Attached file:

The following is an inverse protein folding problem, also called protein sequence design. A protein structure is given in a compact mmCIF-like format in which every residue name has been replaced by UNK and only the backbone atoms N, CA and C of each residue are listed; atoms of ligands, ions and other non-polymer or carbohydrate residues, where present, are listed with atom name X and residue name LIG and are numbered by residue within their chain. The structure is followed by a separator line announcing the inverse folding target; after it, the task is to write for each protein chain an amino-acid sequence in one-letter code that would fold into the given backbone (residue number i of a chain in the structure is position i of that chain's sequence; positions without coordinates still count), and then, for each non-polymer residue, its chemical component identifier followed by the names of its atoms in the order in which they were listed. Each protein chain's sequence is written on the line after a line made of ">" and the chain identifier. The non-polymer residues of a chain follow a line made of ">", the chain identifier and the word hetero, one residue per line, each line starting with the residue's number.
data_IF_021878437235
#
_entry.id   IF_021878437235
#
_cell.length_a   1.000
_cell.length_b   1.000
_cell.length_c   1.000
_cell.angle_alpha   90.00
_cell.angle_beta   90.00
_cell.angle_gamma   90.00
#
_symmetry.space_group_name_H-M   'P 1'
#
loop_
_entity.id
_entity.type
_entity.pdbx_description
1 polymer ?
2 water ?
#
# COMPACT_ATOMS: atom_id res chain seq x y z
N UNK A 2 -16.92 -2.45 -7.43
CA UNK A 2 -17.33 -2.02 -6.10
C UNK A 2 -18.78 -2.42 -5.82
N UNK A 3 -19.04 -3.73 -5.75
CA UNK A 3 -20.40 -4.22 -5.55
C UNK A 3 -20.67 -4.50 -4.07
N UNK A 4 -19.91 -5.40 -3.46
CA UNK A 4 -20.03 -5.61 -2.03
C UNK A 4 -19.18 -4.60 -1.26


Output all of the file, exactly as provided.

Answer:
The following is an inverse protein folding problem, also called protein sequence design. A protein structure is given in a compact mmCIF-like format in which every residue name has been replaced by UNK and only the backbone atoms N, CA and C of each residue are listed; atoms of ligands, ions and other non-polymer or carbohydrate residues, where present, are listed with atom name X and residue name LIG and are numbered by residue within their chain. The structure is followed by a separator line announcing the inverse folding target; after it, the task is to write for each protein chain an amino-acid sequence in one-letter code that would fold into the given backbone (residue number i of a chain in the structure is position i of that chain's sequence; positions without coordinates still count), and then, for each non-polymer residue, its chemical component identifier followed by the names of its atoms in the order in which they were listed. Each protein chain's sequence is written on the line after a line made of ">" and the chain identifier. The non-polymer residues of a chain follow a line made of ">", the chain identifier and the word hetero, one residue per line, each line starting with the residue's number.
data_IF_021878437235
#
_entry.id   IF_021878437235
#
_cell.length_a   1.000
_cell.length_b   1.000
_cell.length_c   1.000
_cell.angle_alpha   90.00
_cell.angle_beta   90.00
_cell.angle_gamma   90.00
#
_symmetry.space_group_name_H-M   'P 1'
#
loop_
_entity.id
_entity.type
_entity.pdbx_description
1 polymer ?
2 water ?
#
# COMPACT_ATOMS: atom_id res chain seq x y z
N UNK A 2 -16.92 -2.45 -7.43
CA UNK A 2 -17.33 -2.02 -6.10
C UNK A 2 -18.78 -2.42 -5.82
N UNK A 3 -19.04 -3.73 -5.75
CA UNK A 3 -20.40 -4.22 -5.55
C UNK A 3 -20.67 -4.50 -4.07
N UNK A 4 -19.91 -5.40 -3.46
CA UNK A 4 -20.03 -5.61 -2.03
C UNK A 4 -19.18 -4.60 -1.26